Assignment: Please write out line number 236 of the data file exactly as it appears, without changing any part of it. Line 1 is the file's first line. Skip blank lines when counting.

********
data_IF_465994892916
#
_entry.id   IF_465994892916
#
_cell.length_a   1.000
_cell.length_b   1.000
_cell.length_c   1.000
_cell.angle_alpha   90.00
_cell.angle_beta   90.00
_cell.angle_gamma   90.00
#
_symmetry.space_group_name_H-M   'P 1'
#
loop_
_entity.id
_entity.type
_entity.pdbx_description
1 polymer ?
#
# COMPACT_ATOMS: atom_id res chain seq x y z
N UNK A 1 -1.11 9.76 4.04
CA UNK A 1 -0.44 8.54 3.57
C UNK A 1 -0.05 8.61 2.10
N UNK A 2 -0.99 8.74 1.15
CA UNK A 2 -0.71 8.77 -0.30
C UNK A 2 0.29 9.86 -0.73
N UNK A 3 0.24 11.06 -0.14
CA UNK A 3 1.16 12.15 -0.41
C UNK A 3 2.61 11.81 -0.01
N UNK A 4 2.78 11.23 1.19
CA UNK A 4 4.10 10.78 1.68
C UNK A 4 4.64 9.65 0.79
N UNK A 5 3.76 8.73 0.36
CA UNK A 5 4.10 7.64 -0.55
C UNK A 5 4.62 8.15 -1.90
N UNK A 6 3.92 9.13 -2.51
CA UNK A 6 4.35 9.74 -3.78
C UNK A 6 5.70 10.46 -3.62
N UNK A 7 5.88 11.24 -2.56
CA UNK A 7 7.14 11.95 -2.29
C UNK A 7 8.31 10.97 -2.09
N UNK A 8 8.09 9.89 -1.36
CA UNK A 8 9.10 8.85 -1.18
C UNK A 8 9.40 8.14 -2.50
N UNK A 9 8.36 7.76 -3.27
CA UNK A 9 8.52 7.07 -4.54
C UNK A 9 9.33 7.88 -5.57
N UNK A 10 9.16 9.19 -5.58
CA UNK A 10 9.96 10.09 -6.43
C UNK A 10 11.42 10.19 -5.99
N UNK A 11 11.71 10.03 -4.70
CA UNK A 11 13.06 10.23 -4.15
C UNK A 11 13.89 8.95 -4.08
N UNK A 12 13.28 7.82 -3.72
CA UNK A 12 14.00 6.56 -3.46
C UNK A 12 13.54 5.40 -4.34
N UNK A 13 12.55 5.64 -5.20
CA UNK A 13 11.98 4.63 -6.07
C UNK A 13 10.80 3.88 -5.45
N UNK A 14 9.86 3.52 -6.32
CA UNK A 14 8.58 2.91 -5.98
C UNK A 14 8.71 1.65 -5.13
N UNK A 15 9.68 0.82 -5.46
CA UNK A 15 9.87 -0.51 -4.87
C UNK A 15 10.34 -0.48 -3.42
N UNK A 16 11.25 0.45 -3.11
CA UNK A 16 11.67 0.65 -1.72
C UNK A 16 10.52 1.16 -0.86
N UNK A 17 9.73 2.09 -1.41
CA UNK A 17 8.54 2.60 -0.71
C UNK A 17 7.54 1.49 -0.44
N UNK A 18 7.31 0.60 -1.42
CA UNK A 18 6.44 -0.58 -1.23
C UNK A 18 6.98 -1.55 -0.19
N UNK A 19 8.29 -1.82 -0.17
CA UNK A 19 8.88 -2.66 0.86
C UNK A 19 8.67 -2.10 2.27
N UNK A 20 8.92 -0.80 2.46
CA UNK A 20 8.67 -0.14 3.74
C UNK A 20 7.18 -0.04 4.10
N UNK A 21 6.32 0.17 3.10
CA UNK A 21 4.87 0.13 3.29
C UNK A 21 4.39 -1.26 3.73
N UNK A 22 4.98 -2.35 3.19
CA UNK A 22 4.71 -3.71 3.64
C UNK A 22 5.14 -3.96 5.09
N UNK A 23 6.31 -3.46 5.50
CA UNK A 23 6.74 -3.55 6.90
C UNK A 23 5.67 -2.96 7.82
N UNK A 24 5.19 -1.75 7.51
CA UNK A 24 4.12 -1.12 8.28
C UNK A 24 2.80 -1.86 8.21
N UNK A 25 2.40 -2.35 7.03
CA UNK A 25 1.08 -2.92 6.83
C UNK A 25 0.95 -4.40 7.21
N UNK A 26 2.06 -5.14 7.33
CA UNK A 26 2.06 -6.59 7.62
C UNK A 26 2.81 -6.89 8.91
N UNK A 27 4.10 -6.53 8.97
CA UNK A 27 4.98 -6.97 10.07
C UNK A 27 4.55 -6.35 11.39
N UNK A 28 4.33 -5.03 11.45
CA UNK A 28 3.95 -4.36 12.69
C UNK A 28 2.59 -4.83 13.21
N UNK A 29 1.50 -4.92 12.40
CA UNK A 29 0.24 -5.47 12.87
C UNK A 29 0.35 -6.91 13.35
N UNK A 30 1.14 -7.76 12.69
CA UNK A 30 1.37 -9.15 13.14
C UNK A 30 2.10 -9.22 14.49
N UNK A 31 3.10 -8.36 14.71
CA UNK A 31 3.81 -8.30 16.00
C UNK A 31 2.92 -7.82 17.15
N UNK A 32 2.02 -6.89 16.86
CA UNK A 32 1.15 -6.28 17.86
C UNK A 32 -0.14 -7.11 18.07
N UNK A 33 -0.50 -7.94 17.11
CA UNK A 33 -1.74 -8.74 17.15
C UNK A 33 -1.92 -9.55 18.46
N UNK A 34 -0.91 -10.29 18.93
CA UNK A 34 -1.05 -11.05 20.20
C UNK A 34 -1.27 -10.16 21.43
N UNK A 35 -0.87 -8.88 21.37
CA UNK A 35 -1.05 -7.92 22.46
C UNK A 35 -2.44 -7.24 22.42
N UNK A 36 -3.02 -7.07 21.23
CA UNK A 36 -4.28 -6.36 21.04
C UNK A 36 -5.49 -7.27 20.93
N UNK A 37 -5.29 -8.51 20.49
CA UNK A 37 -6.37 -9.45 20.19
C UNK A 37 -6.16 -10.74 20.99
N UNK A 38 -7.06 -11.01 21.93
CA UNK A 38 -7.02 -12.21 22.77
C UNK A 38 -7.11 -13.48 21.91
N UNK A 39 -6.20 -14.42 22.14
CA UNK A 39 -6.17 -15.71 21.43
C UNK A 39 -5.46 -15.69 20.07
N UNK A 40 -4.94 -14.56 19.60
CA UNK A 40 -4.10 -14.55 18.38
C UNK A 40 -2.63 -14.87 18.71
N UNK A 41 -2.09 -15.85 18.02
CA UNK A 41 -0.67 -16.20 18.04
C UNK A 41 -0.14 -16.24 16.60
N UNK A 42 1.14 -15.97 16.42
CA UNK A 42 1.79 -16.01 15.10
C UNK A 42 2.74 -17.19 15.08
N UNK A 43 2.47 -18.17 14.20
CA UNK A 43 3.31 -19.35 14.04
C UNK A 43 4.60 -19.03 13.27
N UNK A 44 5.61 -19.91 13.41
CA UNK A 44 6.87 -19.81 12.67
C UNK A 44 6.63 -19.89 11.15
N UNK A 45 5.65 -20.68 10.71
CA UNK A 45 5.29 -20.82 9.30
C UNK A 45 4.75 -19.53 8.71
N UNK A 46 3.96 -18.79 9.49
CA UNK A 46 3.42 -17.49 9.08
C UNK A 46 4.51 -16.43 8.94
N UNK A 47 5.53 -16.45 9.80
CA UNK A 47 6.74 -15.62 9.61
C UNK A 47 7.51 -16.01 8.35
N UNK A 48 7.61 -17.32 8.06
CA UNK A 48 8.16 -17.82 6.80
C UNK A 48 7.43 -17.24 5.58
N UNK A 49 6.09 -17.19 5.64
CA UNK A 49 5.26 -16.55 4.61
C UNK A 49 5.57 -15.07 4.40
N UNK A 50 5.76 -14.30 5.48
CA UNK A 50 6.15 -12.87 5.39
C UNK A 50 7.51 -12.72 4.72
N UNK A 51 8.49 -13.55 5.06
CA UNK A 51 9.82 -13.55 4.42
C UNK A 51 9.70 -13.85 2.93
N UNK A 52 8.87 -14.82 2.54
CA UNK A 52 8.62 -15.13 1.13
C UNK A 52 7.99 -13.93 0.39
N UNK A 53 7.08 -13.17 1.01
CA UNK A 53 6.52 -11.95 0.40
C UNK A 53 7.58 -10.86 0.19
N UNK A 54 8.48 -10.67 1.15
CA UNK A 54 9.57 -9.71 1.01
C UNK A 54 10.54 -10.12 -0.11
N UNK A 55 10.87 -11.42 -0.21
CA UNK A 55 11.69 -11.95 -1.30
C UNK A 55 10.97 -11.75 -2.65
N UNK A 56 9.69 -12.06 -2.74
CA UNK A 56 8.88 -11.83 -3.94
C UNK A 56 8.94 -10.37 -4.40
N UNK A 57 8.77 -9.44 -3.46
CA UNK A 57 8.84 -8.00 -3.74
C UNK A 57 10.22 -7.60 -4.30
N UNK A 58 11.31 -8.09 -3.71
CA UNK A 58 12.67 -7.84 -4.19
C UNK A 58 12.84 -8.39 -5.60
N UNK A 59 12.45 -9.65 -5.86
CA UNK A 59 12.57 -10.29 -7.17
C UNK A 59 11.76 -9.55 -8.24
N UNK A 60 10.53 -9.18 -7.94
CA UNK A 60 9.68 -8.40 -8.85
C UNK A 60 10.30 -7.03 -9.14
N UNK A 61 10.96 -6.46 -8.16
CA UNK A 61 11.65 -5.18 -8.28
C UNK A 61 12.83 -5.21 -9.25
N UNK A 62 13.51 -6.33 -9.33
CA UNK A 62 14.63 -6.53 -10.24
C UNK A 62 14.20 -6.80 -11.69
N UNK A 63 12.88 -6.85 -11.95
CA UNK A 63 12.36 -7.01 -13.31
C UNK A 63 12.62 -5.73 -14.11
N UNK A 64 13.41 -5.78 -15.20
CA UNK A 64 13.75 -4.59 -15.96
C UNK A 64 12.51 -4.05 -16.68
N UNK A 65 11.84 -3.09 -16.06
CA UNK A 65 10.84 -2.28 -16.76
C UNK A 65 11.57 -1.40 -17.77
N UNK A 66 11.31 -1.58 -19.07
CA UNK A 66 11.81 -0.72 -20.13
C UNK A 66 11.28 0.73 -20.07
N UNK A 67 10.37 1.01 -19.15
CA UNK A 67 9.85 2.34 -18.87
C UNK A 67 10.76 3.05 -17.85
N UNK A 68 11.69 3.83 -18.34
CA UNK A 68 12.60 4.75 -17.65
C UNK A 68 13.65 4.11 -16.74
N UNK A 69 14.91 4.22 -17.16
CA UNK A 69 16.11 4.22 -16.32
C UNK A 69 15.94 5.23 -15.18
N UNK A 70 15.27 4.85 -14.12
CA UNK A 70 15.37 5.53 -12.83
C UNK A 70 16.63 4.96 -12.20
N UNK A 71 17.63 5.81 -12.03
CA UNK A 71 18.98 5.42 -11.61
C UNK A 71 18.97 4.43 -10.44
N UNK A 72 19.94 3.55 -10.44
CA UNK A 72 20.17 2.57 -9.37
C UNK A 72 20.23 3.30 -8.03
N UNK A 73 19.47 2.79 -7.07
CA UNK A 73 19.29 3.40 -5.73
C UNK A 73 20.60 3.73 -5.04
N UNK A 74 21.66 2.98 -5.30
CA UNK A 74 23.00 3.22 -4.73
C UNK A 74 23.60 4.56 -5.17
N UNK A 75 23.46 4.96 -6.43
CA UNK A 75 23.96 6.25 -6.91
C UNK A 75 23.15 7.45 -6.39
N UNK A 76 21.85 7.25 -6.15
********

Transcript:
C UNK A 72 20.23 3.30 -8.03